9. Describe the 5 major milestones that led to the “modern” diet
    • Agricultural revolution - 1,200 yrs ago
    • Refined sugar - 1600s
    • Industrial revolution - 1800s
    • Food giants - 1900s
    • Chemical revolution - WWII to present
  10. Describe Dr. Price's contributions to nutritional research
    • There’s a great variety of diets that are healthy
    • There are certain dietary laws that are inflexible and unchangeable:
    • - must get fat soluble factors from animal sources
    • - in order to be healthy, foods must be properly prepared + in their whole forms

    While the diets of healthy cultures varied greatly, there were several commonalities:

    • Contain to refined or denatured foods
    • Use some type of animal fat, with some raw
    • *Diets were 4x higher in calcium + other minerals and encompassed 10x the fat-soluble vitamins than the modern western diet
    • Included foods with high enzyme content (All wild, raw, unprocessed foods higher in enzymes)
    • Seeds, grains, legumes, and nuts were soaked, sprouted, fermented, or naturally leavened
    • Fat content varied from 30-80% of total cals, but on 4% from polyunsaturated fatty acids
    • Diets contained nearly equal amounts of omega-3 + omega-6 fatty acids (1:1)
    • Diets made use of bones, usually in broth
  11. Describe Dr. Pottinger's contribution to nutritional research
    The most profound lesson from Pottenger’s cat studies was that the most profound physical degeneration occurred not in the first generation malnourished cats, but in the next two. The same intergenerational patterns of degeneration can be seen in today’s human population:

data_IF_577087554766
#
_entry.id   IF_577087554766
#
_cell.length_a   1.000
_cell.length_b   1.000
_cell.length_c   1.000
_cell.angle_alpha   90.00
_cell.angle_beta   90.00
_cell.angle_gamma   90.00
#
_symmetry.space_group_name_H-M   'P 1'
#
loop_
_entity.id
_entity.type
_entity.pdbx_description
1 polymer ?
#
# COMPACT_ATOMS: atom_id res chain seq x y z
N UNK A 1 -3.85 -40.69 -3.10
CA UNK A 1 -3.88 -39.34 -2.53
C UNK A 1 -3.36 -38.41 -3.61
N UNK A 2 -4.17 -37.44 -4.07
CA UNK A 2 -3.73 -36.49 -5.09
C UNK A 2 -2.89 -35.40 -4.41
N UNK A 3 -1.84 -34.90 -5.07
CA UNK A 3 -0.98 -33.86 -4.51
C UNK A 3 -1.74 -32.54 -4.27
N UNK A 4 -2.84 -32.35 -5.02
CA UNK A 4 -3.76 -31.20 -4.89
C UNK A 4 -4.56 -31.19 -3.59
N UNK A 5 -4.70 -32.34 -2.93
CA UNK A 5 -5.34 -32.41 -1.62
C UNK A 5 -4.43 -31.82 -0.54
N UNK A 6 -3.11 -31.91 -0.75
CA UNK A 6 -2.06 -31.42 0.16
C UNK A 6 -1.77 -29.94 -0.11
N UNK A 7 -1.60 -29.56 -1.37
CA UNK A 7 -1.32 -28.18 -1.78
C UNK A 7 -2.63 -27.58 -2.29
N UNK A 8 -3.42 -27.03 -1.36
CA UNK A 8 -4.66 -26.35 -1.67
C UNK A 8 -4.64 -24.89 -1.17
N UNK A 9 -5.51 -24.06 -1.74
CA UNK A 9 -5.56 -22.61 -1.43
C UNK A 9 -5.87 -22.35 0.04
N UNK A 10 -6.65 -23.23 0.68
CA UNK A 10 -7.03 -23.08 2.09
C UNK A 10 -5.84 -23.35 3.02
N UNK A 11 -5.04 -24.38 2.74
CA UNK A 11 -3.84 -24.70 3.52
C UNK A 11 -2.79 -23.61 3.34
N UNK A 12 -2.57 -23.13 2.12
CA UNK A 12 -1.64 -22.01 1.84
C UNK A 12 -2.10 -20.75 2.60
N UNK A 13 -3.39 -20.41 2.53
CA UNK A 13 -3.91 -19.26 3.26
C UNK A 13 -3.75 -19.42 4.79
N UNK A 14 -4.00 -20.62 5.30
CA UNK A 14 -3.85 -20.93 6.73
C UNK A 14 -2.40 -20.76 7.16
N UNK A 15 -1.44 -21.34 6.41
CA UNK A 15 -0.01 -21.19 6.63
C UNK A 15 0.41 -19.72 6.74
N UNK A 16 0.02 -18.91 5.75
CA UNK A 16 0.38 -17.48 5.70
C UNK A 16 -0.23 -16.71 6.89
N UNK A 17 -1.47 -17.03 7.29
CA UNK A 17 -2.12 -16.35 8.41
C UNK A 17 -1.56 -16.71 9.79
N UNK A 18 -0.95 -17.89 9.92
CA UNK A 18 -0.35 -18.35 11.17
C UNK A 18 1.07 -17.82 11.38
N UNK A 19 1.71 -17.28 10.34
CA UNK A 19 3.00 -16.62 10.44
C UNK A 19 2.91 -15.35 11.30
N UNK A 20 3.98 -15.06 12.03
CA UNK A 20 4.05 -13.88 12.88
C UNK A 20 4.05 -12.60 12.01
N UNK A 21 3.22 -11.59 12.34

• Structural deformities
    • Social and psychological disorders
    • Allergies
    • Reproductive problems

    Dr. Pottenger reversed the diets of the first and second processed milk cats. It took four generations for the cats to return to normal.
  12. Identify the recommended amounts of macro nutrients in a daily diet
    • Incorporate a proper balance of fats (30%), proteins (30%) and carbs (40%)
    • Keep in mind bio-individuality in regards to these ratios.
  13. Examples of healthy food options in each category: Protein (30%)
    • Organic grass-fed beef
    • Wild meats
    • Organic free-range poultry
    • Low-toxicity, sustainable, wild seafood
    • Organic, free-range eggs
  14. Examples of healthy food options in each category: Fat (30%)
    • Organic, raw, soaked nuts and seeds
    • Organic, raw, cold-pressed oils from nuts and seeds (flax, sesame)
    • Organic, cold-pressed, extra virgin olive oil
    • Saturated fats from sustainable, healthy sources (beef tallow, pork lard)
  15. Examples of healthy food options in each category: Carbs (40%)
    • Low glycemic vegetables that are raw or lightly cooked
    • Include 2 - 3 fresh, whole fruits p/d (not juice)
    • Occasionally, include starchy carbs (whole grains, whole grain breads, potatoes, brown rice) keep starchy carbs to below 15% of calorie intake
Card Set